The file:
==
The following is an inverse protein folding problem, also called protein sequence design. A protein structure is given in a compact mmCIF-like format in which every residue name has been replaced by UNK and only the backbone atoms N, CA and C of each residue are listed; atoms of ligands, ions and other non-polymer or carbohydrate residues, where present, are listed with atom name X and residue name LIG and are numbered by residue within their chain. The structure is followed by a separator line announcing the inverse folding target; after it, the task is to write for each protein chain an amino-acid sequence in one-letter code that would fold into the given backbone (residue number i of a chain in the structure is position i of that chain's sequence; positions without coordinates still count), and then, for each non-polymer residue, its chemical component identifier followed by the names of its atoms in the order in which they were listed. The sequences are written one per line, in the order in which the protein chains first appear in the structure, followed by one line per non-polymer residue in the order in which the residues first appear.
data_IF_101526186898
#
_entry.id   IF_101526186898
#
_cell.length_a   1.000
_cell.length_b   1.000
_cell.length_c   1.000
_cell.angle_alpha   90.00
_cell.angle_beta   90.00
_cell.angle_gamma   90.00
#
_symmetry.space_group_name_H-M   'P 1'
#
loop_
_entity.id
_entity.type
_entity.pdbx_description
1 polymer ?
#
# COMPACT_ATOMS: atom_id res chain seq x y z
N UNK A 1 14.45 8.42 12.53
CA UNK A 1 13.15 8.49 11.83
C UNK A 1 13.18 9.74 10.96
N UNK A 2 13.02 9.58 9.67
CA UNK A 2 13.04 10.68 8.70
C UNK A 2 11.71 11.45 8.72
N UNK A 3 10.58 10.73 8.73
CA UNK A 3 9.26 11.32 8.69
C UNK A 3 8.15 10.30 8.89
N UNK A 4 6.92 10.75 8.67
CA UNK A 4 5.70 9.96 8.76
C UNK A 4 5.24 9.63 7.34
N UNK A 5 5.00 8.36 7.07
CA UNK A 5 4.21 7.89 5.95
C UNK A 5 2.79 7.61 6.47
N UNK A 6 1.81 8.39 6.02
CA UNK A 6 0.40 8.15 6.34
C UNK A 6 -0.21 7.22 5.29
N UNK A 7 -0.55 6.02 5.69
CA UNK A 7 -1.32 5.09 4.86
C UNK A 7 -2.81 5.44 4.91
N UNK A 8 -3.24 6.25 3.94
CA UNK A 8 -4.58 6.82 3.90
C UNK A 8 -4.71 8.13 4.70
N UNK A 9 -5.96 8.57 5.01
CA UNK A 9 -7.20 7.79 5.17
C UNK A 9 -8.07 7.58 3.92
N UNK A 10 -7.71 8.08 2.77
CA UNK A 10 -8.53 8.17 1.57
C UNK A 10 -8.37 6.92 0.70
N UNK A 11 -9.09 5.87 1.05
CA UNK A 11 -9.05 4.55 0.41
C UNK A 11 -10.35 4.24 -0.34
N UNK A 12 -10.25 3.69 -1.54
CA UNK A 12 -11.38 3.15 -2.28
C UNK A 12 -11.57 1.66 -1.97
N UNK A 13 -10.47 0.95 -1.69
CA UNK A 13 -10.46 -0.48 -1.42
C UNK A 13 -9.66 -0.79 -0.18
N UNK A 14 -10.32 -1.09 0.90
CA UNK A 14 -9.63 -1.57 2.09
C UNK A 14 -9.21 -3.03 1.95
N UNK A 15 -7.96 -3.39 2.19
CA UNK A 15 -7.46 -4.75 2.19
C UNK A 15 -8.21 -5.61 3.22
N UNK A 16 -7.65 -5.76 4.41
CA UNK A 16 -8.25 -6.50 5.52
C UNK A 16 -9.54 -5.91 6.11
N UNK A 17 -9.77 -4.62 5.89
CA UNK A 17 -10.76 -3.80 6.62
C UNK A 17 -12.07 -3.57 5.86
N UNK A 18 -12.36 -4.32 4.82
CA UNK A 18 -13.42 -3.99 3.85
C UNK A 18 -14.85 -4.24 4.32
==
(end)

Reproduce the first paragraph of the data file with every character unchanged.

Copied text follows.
The following is an inverse protein folding problem, also called protein sequence design. A protein structure is given in a compact mmCIF-like format in which every residue name has been replaced by UNK and only the backbone atoms N, CA and C of each residue are listed; atoms of ligands, ions and other non-polymer or carbohydrate residues, where present, are listed with atom name X and residue name LIG and are numbered by residue within their chain. The structure is followed by a separator line announcing the inverse folding target; after it, the task is to write for each protein chain an amino-acid sequence in one-letter code that would fold into the given backbone (residue number i of a chain in the structure is position i of that chain's sequence; positions without coordinates still count), and then, for each non-polymer residue, its chemical component identifier followed by the names of its atoms in the order in which they were listed. The sequences are written one per line, in the order in which the protein chains first appear in the structure, followed by one line per non-polymer residue in the order in which the residues first appear.